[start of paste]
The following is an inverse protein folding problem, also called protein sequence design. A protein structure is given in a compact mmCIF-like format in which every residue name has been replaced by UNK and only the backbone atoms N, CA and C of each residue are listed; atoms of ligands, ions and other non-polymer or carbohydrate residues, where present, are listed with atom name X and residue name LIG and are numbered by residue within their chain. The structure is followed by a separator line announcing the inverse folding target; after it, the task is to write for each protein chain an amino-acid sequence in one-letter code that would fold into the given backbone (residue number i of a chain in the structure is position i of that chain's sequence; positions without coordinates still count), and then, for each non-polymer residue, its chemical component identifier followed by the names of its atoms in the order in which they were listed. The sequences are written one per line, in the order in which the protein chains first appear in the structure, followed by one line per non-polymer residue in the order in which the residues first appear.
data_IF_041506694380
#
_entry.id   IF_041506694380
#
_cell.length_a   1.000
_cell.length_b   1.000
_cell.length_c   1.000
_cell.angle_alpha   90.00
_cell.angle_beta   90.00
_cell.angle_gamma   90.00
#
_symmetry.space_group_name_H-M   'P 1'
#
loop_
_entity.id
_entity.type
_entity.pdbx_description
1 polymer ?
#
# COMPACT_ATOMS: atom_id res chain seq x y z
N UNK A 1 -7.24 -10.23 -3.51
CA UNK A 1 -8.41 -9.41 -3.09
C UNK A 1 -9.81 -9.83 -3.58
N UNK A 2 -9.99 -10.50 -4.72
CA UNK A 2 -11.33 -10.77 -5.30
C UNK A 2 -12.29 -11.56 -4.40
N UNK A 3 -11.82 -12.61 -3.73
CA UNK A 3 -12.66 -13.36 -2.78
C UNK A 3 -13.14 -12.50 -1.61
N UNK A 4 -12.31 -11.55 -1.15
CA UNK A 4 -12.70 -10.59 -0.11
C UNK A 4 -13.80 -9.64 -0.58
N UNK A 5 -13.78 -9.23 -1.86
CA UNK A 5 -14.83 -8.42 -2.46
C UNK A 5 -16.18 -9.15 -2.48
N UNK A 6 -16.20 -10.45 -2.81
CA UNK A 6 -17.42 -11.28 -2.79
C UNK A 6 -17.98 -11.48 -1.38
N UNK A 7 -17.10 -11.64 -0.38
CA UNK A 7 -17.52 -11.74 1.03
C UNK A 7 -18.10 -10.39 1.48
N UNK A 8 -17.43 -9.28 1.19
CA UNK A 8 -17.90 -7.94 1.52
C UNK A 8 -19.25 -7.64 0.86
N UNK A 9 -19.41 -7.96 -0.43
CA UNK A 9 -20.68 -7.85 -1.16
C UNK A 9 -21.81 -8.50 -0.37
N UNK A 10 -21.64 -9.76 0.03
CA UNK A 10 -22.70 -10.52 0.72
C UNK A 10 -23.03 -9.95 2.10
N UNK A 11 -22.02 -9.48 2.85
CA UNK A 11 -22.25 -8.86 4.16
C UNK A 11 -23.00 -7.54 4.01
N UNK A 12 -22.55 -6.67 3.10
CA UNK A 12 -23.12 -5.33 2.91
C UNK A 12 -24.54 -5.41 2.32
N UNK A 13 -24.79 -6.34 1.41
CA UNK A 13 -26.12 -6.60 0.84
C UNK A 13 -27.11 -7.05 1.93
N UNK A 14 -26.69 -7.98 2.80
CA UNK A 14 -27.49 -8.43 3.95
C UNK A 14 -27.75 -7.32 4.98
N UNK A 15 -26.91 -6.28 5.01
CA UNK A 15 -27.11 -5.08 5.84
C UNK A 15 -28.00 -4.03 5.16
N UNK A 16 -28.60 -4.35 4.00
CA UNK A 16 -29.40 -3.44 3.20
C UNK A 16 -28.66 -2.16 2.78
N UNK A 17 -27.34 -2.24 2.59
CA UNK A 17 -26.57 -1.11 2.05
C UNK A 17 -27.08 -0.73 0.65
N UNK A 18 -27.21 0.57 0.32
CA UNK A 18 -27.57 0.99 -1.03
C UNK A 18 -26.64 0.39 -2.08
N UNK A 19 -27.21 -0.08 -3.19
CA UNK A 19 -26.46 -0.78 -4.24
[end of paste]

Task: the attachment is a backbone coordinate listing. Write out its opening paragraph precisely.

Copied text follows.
The following is an inverse protein folding problem, also called protein sequence design. A protein structure is given in a compact mmCIF-like format in which every residue name has been replaced by UNK and only the backbone atoms N, CA and C of each residue are listed; atoms of ligands, ions and other non-polymer or carbohydrate residues, where present, are listed with atom name X and residue name LIG and are numbered by residue within their chain. The structure is followed by a separator line announcing the inverse folding target; after it, the task is to write for each protein chain an amino-acid sequence in one-letter code that would fold into the given backbone (residue number i of a chain in the structure is position i of that chain's sequence; positions without coordinates still count), and then, for each non-polymer residue, its chemical component identifier followed by the names of its atoms in the order in which they were listed. The sequences are written one per line, in the order in which the protein chains first appear in the structure, followed by one line per non-polymer residue in the order in which the residues first appear.